There are of course many other cyber security use cases where machine learning can be applied, but in all of them, with no exception, the effectiveness of machine learning-based solutions heavily depends on the quality of the training data.

How does Futurae use Artificial Intelligence?

At Futurae, AI is used in a different way as to what has been described above. In particular, AI enhances the security of ‘Zero-Touch’, Futurae’s innovative two-factor authentication (2FA) solution. The beauty of Zero-Touch is that it is completely hands free for the user. Upon authenticating to a Zero-Touch-enabled website, you would only enter username and password like normally, yet still benefit from the increased security that 2FA offers. But how is this possible? Zero-Touch works by comparing a few seconds of ambient sound captured by your phone and the computer from which you are logging in. If the recordings of the computer and phone match, it means that the two devices are close to each other, so it must be the legitimate user logging in (and not, say, a hacker that stole their password). All this happens automatically and transparently in the background while you log in, in a matter of few seconds. All that is needed is to have your phone somewhere close to you and that’s it!

Where does AI come into play in Zero-Touch?

The audio comparison algorithm of Zero-Touch leverages machine learning in order to ensure high accuracy in all cases, regardless of the type of ambient noise that is present in the environment. For this Futurae researchers collected tens of thousands of audio samples and used them in order to train the system and make it able to identify and categorize the recordings captured during Zero-Touch execution into different categories, depending on their sound content. For example, they might be categorized as music, human speech, animal sounds, urban sounds and so on. Depending on this classification, the Zero-Touch comparison algorithm ensures high accuracy for the comparison result. Of course, it is important that the whole process, besides being secure, happens very fast and transparently during the login process. AI and Zero-Touch make sure that you stay both secure and happy!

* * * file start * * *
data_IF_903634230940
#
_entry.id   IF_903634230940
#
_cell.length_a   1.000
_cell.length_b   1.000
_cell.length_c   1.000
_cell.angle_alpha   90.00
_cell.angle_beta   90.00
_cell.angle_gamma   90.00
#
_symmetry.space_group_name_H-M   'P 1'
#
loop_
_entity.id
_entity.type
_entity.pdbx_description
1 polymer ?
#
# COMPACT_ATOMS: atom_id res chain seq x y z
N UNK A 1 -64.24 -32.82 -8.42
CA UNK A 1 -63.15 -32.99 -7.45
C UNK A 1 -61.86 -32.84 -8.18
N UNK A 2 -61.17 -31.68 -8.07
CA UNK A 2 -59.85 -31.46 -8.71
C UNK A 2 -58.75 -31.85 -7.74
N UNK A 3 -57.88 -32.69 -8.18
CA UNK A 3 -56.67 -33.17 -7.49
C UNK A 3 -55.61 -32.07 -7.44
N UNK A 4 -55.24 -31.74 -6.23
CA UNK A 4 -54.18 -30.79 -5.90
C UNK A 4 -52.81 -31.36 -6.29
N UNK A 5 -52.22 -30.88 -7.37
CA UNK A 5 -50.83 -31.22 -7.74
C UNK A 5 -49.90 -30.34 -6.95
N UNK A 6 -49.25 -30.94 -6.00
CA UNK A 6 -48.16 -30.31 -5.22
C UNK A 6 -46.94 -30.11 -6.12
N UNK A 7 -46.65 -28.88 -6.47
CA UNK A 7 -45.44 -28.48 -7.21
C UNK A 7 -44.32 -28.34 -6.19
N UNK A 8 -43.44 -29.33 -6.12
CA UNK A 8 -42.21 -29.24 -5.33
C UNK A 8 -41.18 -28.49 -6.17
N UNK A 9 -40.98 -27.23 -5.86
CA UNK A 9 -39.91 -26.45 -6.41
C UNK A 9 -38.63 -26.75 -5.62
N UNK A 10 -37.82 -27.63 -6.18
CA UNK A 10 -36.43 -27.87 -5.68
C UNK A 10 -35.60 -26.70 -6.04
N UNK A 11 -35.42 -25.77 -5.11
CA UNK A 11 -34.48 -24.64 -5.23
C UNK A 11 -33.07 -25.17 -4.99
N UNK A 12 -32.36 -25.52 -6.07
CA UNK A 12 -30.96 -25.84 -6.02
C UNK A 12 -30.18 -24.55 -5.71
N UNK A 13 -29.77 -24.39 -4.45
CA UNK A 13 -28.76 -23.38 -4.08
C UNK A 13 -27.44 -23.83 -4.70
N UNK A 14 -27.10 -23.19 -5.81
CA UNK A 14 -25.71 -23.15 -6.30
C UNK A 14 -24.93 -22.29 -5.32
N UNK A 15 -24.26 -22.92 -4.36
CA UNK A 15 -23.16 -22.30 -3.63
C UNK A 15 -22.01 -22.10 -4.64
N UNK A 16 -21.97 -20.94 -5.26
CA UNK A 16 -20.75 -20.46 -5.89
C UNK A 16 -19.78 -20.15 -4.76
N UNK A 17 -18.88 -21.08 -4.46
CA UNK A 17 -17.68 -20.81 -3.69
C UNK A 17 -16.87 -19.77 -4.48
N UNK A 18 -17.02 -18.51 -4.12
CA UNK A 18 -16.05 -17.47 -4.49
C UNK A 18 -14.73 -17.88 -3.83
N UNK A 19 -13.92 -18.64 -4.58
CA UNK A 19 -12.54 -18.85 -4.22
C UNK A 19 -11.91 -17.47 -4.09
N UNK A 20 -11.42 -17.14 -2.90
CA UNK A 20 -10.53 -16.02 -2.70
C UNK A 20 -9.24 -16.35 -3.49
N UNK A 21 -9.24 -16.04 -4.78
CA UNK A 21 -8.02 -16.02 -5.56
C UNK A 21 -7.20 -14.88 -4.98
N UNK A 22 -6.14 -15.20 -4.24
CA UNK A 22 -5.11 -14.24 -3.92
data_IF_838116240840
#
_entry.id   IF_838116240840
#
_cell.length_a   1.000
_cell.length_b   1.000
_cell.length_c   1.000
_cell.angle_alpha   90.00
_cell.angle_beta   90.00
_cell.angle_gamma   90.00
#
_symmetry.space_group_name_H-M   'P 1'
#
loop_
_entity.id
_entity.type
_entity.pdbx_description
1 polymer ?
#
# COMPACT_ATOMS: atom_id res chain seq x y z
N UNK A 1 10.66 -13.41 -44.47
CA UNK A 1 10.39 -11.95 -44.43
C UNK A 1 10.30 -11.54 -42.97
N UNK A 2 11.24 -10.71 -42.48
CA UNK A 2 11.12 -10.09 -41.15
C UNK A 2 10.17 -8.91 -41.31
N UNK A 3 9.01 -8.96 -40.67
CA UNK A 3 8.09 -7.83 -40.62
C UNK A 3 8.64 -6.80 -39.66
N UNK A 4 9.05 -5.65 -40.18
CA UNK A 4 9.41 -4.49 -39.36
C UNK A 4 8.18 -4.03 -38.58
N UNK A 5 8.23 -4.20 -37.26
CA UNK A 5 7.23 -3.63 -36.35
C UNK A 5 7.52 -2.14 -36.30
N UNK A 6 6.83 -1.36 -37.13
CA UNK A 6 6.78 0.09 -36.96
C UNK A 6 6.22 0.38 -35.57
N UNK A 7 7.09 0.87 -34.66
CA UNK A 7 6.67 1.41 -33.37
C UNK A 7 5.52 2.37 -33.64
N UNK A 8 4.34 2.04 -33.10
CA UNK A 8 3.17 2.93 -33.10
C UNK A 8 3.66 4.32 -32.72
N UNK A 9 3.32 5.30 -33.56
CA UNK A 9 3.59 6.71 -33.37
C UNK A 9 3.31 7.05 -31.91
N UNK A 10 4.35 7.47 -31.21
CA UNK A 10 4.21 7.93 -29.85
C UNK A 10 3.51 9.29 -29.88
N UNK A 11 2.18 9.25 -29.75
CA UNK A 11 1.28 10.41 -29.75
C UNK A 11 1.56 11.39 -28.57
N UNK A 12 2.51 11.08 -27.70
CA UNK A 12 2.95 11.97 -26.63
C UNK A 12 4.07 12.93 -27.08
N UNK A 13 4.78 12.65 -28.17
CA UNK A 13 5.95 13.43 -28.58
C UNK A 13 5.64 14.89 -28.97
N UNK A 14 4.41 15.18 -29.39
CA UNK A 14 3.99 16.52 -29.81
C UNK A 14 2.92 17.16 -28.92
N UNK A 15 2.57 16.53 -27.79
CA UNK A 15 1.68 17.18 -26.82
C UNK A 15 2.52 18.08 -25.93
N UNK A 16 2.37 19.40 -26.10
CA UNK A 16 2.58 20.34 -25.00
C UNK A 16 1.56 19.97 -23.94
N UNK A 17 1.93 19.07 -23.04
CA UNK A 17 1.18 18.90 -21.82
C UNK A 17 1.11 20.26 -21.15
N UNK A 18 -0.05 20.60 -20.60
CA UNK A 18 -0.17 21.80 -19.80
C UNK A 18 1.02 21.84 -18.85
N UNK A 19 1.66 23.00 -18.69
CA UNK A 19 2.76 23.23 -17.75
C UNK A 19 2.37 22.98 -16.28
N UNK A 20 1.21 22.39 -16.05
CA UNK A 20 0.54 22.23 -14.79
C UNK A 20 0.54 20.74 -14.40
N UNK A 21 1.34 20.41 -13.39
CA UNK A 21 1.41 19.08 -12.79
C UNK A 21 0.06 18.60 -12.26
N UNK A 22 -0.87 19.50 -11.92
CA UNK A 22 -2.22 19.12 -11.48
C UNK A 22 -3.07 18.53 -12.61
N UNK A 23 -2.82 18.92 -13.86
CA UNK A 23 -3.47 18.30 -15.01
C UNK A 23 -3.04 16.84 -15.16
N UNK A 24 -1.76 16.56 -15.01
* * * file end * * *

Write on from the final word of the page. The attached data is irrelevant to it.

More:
If you want to learn how Futurae can help you secure your business and your users get in touch with us.

AI 2FA

Nikos Karapanos

Nikos Karapanos | Co-founder & CTO

Nikos focuses on research and development of Futurae innovative technology and security. Nikos holds a PHD in Computer Science from ETH Zurich.